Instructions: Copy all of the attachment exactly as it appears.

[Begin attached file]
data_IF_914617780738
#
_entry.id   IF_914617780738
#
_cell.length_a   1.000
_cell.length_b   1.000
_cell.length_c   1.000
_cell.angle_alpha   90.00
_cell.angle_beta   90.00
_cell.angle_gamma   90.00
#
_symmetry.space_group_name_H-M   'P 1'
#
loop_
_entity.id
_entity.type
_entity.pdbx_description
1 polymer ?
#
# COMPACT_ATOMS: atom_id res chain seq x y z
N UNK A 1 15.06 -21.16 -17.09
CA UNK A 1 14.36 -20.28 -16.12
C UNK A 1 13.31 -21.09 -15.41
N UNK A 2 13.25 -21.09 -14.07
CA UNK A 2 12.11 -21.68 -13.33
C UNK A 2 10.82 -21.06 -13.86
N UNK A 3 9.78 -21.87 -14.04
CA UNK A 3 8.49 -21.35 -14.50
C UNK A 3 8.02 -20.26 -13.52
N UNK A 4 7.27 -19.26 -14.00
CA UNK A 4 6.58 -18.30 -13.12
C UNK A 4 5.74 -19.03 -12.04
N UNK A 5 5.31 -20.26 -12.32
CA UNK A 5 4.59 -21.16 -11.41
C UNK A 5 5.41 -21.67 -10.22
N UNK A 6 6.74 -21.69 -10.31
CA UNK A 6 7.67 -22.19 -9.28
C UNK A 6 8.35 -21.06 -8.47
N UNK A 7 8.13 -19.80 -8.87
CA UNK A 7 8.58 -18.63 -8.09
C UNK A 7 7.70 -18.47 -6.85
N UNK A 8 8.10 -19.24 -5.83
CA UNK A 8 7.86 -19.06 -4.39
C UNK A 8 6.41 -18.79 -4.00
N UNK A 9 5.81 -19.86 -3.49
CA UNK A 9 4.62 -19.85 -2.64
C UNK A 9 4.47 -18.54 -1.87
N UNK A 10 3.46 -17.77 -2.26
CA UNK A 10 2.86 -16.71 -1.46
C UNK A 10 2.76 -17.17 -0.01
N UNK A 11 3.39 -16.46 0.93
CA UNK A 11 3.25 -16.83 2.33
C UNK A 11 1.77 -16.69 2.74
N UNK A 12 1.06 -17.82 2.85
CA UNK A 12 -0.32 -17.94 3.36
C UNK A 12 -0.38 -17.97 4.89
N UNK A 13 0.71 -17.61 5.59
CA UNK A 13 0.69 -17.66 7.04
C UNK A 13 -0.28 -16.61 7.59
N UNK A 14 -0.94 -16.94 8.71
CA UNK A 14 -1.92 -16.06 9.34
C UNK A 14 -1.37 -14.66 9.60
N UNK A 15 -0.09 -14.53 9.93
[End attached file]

data_IF_914617780738
#
_entry.id   IF_914617780738
#
_cell.length_a   1.000
_cell.length_b   1.000
_cell.length_c   1.000
_cell.angle_alpha   90.00
_cell.angle_beta   90.00
_cell.angle_gamma   90.00
#
_symmetry.space_group_name_H-M   'P 1'
#
loop_
_entity.id
_entity.type
_entity.pdbx_description
1 polymer ?
#
# COMPACT_ATOMS: atom_id res chain seq x y z
N UNK A 1 15.06 -21.16 -17.09
CA UNK A 1 14.36 -20.28 -16.12
C UNK A 1 13.31 -21.09 -15.41
N UNK A 2 13.25 -21.09 -14.07
CA UNK A 2 12.11 -21.68 -13.33
C UNK A 2 10.82 -21.06 -13.86
N UNK A 3 9.78 -21.87 -14.04
CA UNK A 3 8.49 -21.35 -14.50
C UNK A 3 8.02 -20.26 -13.52
N UNK A 4 7.27 -19.26 -14.00
CA UNK A 4 6.58 -18.30 -13.12
C UNK A 4 5.74 -19.03 -12.04
N UNK A 5 5.31 -20.26 -12.32
CA UNK A 5 4.59 -21.16 -11.41
C UNK A 5 5.41 -21.67 -10.22
N UNK A 6 6.74 -21.69 -10.31
CA UNK A 6 7.67 -22.19 -9.28
C UNK A 6 8.35 -21.06 -8.47
N UNK A 7 8.13 -19.80 -8.87
CA UNK A 7 8.58 -18.63 -8.09
C UNK A 7 7.70 -18.47 -6.85
N UNK A 8 8.10 -19.24 -5.83
CA UNK A 8 7.86 -19.06 -4.39
C UNK A 8 6.41 -18.79 -4.00
N UNK A 9 5.81 -19.86 -3.49
CA UNK A 9 4.62 -19.85 -2.64
C UNK A 9 4.47 -18.54 -1.87
N UNK A 10 3.46 -17.77 -2.26
CA UNK A 10 2.86 -16.71 -1.46
C UNK A 10 2.76 -17.17 -0.01
N UNK A 11 3.39 -16.46 0.93
CA UNK A 11 3.25 -16.83 2.33
C UNK A 11 1.77 -16.69 2.74
N UNK A 12 1.06 -17.82 2.85
CA UNK A 12 -0.32 -17.94 3.36
C UNK A 12 -0.38 -17.97 4.89
N UNK A 13 0.71 -17.61 5.59
CA UNK A 13 0.69 -17.66 7.04
C UNK A 13 -0.28 -16.61 7.59
N UNK A 14 -0.94 -16.94 8.71
CA UNK A 14 -1.92 -16.06 9.34
C UNK A 14 -1.37 -14.66 9.60
N UNK A 15 -0.09 -14.53 9.93